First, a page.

Stroke prevention in atrial fibrillation

Oral anticoagulation therapy has reduced the risk of ischaemic stroke and improved the outcomes for patients with atrial fibrillation considerably. The emergence of the non-vitamin K oral anticoagulants as alternatives to vitamin K antagonists has significantly changed the practice of stroke prevention in atrial fibrillation. As the main complication with antithrombotic therapy is bleeding, physicians should always balance the risk of ischaemic stroke against intracranial haemorrhage and intervene where appropriate to reduce both risks.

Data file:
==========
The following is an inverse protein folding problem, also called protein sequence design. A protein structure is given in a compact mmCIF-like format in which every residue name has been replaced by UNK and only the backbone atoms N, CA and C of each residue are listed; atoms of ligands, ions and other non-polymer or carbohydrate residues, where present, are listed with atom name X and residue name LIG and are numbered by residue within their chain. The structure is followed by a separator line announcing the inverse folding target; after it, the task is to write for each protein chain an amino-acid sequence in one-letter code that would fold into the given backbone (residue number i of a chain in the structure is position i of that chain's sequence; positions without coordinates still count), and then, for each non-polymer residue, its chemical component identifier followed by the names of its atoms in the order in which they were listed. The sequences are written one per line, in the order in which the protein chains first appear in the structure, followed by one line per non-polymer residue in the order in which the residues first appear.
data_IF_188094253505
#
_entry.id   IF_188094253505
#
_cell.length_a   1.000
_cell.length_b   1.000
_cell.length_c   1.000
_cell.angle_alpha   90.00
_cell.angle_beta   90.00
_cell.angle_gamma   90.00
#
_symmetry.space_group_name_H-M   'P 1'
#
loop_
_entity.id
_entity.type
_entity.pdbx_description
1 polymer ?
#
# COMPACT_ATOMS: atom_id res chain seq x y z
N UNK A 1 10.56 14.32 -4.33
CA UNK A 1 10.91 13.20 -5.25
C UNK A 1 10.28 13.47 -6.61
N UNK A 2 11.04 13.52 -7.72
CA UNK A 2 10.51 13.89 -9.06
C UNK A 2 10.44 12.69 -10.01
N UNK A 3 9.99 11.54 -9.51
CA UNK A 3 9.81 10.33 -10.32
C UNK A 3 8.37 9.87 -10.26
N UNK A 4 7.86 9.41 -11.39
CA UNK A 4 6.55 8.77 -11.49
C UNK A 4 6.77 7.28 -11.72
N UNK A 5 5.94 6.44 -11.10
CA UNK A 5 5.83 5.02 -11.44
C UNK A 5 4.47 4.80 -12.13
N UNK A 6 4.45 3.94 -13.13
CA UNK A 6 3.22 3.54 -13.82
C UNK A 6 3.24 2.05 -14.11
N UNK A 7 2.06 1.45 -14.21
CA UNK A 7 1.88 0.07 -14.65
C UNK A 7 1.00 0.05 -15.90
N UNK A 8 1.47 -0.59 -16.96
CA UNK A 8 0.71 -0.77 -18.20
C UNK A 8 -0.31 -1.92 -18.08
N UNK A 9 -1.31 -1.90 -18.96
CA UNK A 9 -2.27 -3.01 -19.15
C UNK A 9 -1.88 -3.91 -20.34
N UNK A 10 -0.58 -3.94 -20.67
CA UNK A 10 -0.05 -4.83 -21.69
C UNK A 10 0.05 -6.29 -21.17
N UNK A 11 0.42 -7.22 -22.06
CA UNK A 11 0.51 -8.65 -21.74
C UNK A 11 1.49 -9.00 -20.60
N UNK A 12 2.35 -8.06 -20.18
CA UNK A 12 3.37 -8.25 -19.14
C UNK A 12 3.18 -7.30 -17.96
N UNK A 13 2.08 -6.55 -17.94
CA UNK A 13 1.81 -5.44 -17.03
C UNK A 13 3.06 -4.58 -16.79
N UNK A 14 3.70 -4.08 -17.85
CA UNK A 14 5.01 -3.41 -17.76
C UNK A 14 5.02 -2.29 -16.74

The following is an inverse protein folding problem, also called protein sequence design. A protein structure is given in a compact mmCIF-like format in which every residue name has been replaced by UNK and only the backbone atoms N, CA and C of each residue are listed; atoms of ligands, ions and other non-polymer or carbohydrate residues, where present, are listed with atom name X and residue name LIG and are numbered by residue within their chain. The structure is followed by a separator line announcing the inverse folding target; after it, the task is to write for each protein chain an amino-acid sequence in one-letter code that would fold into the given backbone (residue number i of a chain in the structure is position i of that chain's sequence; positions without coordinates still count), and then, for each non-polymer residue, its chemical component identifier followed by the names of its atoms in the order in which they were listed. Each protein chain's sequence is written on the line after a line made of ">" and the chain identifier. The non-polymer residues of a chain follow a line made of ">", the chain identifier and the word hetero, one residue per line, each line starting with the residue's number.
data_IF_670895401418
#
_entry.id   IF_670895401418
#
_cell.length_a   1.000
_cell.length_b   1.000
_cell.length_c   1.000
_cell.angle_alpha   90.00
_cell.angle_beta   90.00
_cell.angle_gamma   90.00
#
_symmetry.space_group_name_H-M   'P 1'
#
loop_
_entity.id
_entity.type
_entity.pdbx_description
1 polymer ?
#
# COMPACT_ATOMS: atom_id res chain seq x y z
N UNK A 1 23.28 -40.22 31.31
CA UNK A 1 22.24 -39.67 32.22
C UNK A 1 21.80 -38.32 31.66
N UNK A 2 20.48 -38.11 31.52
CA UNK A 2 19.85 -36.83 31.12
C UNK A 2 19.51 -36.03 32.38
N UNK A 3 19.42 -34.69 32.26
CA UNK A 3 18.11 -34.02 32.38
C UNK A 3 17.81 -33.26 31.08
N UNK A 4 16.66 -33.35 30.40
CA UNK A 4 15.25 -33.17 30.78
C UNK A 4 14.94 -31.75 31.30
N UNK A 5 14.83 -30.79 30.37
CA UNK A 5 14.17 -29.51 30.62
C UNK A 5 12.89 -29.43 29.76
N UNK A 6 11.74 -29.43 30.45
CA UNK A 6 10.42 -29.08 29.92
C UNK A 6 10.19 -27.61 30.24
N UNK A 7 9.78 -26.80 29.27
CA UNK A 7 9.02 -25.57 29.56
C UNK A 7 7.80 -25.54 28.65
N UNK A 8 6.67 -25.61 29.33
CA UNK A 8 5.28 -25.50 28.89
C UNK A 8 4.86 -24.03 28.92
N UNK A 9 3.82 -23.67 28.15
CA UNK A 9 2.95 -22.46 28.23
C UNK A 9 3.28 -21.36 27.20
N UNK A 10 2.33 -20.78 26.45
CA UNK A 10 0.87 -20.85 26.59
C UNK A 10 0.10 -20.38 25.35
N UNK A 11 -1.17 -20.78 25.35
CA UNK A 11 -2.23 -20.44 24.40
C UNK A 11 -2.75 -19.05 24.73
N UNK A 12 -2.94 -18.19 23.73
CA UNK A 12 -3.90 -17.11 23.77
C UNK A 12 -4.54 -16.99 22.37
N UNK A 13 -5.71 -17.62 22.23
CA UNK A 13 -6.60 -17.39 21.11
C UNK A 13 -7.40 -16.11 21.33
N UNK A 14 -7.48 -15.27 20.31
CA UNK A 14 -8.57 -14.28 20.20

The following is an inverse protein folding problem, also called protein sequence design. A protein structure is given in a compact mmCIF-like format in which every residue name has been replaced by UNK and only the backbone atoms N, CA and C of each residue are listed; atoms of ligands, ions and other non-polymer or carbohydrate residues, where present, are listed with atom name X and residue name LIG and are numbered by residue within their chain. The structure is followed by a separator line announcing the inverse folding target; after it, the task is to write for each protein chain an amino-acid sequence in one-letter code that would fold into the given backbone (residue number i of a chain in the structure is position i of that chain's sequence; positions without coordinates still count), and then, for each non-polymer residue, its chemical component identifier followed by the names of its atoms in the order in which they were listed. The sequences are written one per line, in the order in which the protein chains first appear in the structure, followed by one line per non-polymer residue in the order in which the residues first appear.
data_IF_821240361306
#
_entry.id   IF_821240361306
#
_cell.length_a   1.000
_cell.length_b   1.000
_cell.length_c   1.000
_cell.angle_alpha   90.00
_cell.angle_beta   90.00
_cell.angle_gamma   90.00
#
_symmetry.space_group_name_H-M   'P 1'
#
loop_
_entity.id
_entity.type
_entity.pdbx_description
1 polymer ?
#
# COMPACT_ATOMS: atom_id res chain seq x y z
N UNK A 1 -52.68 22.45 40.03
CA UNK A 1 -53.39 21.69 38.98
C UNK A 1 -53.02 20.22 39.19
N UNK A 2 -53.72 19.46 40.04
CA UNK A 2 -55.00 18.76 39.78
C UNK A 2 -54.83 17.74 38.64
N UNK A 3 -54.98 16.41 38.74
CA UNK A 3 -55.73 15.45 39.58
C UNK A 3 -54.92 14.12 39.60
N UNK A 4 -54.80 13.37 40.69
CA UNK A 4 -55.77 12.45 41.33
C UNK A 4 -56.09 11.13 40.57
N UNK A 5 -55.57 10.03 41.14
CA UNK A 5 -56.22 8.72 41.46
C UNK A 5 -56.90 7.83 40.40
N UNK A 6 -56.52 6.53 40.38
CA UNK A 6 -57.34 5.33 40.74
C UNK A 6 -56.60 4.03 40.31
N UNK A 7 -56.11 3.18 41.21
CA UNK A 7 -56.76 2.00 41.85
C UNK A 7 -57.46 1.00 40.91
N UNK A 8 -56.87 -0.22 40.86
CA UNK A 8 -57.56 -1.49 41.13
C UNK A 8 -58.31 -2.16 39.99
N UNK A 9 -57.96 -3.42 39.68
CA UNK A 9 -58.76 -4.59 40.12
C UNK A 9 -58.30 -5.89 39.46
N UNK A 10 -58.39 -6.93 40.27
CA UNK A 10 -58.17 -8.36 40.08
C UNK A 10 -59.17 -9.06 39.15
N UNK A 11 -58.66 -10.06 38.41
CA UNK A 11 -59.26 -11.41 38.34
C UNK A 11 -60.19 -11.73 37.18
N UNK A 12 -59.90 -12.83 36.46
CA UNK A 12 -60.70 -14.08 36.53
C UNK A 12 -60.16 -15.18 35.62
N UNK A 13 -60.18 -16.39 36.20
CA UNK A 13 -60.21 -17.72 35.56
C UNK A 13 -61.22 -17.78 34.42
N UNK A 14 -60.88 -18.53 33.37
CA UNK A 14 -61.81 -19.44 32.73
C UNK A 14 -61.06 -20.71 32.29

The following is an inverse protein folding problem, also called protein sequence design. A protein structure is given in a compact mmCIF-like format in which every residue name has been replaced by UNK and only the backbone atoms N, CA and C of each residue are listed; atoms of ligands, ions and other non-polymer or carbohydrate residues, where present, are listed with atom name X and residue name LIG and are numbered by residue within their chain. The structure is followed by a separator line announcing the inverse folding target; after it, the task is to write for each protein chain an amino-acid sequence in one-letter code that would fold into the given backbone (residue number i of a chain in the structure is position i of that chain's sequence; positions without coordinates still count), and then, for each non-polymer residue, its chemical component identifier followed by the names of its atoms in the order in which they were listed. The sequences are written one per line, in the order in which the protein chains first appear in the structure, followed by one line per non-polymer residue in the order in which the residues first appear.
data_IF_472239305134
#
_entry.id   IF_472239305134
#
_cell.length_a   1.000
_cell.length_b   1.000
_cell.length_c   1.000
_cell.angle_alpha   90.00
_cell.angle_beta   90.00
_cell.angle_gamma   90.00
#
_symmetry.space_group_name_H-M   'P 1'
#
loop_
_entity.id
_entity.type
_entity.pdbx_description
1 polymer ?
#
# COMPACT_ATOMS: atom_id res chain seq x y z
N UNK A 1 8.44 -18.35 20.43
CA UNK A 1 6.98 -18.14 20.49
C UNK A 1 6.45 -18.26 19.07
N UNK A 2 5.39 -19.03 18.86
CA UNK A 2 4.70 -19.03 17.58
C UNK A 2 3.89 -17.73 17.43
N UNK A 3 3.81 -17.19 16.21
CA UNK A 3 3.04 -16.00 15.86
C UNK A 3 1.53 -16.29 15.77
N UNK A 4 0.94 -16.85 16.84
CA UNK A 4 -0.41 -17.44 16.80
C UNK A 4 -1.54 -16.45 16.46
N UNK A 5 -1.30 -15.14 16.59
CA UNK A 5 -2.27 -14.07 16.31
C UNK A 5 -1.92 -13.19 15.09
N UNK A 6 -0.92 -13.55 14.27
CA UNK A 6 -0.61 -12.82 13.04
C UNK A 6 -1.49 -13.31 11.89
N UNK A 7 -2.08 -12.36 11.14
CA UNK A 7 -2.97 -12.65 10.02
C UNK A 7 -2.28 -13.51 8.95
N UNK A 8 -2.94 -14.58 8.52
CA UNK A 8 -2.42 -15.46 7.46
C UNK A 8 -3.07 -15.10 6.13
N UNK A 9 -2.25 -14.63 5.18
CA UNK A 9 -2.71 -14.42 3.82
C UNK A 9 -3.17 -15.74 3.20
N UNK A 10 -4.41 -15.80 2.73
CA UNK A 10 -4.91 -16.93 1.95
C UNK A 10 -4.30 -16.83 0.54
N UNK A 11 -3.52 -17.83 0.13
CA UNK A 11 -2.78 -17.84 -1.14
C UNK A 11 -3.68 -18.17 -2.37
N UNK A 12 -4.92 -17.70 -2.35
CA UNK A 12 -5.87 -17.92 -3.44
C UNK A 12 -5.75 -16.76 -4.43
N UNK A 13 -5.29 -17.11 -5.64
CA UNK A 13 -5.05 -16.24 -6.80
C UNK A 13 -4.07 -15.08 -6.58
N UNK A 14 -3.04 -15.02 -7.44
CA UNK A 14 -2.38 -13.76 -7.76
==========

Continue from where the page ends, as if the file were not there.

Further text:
Syncope: to admit or not to admit

Syncope is one element of the broader issue of ‘transient loss of consciousness’, but is nevertheless a very common clinical problem. Emergency department physicians and general practitioners are often the first physicians to evaluate the patient. After ensuring that any serious injury is treated, the most important task is to decide whether to admit patients to hospital. Physicians usually take the ‘safe’ approach and, as a result, admit both high- and intermediaterisk patients to hospital.